Saturday, August 29, 2009

Show Me, Don't Tell Me

When I was a teenager my mother pointed out that there are things that people say that work (or should work!) as a warning for the attentive.

The phrase she was talking about at the time was "Trust me!"

"Never trust a person--a guy--that says trust me," she said.

She, was not wrong...

People only say 'trust me' when it is too late--when someone already doesn't trust them. Usually for good reason!

Years later there are some other phrases that I have added to my danger list...

These phrases may be appropriate among strangers for a minute, but among people with longer associations they are warning beacons.

Phrases like "I'm in charge here!" for example.

A stranger may need to ask who's in charge. Your employees or children should know. True leadership should be evident without a repeated say-so.

If it isn't, there's a problem.

After hearing the play-by-play of one of my dearest friends' IEP sagas I have developed a new one:

"We have your chid's best interest at heart."

Yeah, right.

I think they should wonder why they have to keep repeating this.

I think their good intentions should be obvious.

I think they should look at their failure to read the child's evaluations before the meetings, their failure to honor regs and timelines, and their horrible disinterest in strategies that make the child successful in other venues among other atrocities for the reason they're not.

Don't you?

Anyone have other danger phrases??


terena said...

So true. People who keep saying they have the best interest of the child at heart are trying to convince themselves. Instead of saying that, perhaps they should look at why they need to keep telling themselves that.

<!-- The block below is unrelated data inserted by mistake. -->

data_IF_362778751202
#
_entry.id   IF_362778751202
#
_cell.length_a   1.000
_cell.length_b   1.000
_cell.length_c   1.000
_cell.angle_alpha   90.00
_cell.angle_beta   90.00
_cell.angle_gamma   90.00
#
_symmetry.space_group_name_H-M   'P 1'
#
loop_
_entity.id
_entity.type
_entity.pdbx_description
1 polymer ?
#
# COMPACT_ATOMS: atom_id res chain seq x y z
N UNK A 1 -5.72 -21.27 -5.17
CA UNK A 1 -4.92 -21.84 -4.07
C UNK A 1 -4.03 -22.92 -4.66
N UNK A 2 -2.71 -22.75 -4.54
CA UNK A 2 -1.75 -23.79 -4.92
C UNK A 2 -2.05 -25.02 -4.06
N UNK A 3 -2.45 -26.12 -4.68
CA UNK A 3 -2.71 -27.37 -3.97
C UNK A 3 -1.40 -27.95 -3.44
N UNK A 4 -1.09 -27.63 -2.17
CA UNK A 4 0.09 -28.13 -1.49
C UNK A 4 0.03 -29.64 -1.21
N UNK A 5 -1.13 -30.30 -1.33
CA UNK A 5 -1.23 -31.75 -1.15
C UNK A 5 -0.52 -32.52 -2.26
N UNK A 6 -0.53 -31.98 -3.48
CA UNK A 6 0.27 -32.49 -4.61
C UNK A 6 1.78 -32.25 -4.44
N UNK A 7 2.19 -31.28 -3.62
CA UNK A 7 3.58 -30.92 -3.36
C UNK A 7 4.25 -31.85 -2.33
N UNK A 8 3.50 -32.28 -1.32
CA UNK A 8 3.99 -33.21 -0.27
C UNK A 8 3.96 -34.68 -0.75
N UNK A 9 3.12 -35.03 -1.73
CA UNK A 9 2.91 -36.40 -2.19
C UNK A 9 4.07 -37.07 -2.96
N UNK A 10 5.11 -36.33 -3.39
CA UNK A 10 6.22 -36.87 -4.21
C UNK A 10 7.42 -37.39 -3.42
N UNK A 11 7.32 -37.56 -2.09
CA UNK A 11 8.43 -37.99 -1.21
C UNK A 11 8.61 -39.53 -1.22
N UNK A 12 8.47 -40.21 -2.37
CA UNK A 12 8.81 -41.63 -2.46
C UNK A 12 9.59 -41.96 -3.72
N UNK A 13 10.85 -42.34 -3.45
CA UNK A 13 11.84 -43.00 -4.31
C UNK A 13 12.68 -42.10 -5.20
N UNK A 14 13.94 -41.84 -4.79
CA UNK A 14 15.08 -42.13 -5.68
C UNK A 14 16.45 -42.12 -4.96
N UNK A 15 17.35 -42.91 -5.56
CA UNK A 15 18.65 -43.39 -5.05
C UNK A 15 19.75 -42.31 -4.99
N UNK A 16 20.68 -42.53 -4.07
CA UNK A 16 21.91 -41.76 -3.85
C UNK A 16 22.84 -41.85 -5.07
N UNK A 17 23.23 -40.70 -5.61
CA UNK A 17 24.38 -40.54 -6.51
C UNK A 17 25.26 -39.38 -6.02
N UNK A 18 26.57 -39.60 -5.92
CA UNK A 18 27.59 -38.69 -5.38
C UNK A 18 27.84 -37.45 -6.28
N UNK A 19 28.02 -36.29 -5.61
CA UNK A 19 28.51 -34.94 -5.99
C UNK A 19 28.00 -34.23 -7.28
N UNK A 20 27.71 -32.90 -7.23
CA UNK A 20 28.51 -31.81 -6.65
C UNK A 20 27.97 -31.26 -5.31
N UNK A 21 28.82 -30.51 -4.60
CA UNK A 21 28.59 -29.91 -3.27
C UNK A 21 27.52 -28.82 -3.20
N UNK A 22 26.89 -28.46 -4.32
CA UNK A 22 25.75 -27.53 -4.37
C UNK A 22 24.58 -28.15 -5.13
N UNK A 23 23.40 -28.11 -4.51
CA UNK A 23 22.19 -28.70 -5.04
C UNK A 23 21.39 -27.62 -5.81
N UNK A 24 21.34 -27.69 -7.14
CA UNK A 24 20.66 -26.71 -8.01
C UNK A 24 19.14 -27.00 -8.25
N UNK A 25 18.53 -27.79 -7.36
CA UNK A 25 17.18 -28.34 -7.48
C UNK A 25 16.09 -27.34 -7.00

I don't have a phrase, but I do have a word: appropriate. That one makes me leery because I don't know who is defining it. Appropriate for one may be innappropriate for the next. I want specifics as to why this or that is "appropriate."

Terri said...

Thanks, Terena! Definitely a warning word... the word 'unrealistic' sends me over the edge (I wrote a whole post about it once!)

therextras said...

"I'm from the government." (Implies authority - similar to the 'best interest' statement.)

"It's a crisis!" (Oft used by the media to escalate emotion for an issue; or sell 'news'.)

terena makes a good point on using subjective words as if they clearly reflect fact when they truly reflect opinion.

It's not easy to navigate our language in a stressful or performance-expectation setting. Like an IEP meeting. Both teachers and parents are stressed. Not surprising it is a less-than-perfect process.


william Peace said...

Ugh, "we have the best interest of the child at heart" is total bull. Based on my experience with a son who refuses to conform, the truth is "we have the best interest of the school at heart". Schools are ill equiped to deal with any student that is outside of the norm regardless of the reason.

A Bishops Wife said...

I have only been work as an advocate for 9 months....

It is not a disability advocate, perse, although many of our children and parents fall into this catagorey.